As parents, we want to do all we can for our kids when they have a cold. More often than not, though, watchful waiting is the best medicine.
Dr. Skyler Kalady, a pediatrician at Cleveland Clinic Children's, says the mainstay of treatment for a child with a cold is trying to keep them comfortable.
"We really encourage parents to humidify the environment and use salt water drops, if needed, to help with the secretions, and bulb suctioning," said Kalady.
Kalady says most healthy children will resolve a cold with time, so supportive measures are really all you can provide.
Kids under age 4 should never take a cough or a cold medicine. According to the American Academy of Pediatrics, research has shown they offer very little benefit to young children.
The AAP also says cough and cold medicines have more than one ingredient, which increases the chances for an accidental overdose or generate any number of side-effects.
"They can have changes in heart rate or blood pressure or just change how alert the child is - making the family worry about their mental status," explained Kalady.
The AAP recommends the same "watchful waiting" approach for a child with a fever. They remind parents that a fever has beneficial effects in fighting infection.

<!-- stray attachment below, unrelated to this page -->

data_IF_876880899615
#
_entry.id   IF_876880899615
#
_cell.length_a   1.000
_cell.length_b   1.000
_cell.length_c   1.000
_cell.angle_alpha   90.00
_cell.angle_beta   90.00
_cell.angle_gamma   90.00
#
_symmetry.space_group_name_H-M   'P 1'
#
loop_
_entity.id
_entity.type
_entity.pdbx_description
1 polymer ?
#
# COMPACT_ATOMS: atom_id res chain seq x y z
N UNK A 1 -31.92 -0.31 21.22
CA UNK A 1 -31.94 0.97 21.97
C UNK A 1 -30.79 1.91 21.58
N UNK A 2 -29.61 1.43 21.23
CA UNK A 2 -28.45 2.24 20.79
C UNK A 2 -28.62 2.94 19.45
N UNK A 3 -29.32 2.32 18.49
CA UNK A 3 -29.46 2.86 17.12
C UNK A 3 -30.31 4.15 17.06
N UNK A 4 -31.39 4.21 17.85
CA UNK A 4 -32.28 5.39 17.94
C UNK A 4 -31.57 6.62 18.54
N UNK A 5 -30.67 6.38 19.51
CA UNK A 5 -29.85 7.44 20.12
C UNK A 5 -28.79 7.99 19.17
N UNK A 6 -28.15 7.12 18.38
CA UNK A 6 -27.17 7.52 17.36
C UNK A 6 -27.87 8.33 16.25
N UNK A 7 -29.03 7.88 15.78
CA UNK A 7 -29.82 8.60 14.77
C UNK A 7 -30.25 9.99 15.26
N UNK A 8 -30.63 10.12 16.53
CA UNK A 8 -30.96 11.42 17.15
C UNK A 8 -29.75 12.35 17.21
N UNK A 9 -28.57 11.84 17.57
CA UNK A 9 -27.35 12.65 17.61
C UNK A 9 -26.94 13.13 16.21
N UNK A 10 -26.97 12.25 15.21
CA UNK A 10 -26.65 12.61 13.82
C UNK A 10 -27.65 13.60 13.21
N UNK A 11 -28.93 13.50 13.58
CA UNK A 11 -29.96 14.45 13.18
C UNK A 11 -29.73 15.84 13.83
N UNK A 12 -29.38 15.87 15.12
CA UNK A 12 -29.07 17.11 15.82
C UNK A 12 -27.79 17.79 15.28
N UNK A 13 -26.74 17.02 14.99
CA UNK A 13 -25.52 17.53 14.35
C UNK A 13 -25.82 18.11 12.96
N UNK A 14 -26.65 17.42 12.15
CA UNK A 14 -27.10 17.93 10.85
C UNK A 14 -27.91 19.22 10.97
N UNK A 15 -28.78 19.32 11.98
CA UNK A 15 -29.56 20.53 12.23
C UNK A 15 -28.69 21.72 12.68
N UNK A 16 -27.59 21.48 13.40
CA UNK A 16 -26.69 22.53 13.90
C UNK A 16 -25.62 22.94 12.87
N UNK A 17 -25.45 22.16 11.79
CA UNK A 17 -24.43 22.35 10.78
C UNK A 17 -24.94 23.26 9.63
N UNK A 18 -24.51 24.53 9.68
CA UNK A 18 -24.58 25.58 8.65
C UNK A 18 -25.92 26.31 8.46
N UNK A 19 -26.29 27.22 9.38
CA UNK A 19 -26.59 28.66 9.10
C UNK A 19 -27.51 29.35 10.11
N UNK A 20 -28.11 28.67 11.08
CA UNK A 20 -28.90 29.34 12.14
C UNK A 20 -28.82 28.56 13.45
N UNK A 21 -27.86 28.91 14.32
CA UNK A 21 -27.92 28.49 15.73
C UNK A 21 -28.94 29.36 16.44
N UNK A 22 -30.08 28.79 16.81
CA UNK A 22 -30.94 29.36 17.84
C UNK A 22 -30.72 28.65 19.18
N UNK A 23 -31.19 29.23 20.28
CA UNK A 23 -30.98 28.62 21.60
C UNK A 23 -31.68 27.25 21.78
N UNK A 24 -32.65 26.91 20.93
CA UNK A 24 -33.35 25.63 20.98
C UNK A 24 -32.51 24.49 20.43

They say it's more important to observe signs of serious illness and encourage fluid intake.
However, Kalady says, if your child is uncomfortable, it is acceptable to try a fever-reducer.
"If they, in addition, have fever it's fine and safe to give acetaminophen or ibuprofen," she said.
Kalady says never wake your child to give them a fever reducer and give only one type of fever reducer at a time- don't mix them. The AAP stresses the primary goal should be to keep your child comfortable while the fever fights the infection.
Additional information from the American Academy of Pediatrics:
Acetaminophen or ibuprofen can reduce aches and pains and a cool mist vaporizer can help loosen congestion
Although many parents administer antipyretics (medications to reduce a fever) such as acetaminophen or ibuprofen to a child to reduce a fever, the AAP emphasizes that the primary goal should be to help the child feel more comfortable, rather than to maintain a "normal" temperature.
Parents should focus on the general well-being of the child, his/her activity, observing the child for signs of serious illness and maintaining appropriate fluid intake.
Parents should not wake up a sleeping child to administer a fever-reducer.
Antipyretics must be stored safely to avoid accidental ingestions. Parents should be aware that the correct dosage is based on the child's weight, and that an accurate measuring device should always be used.
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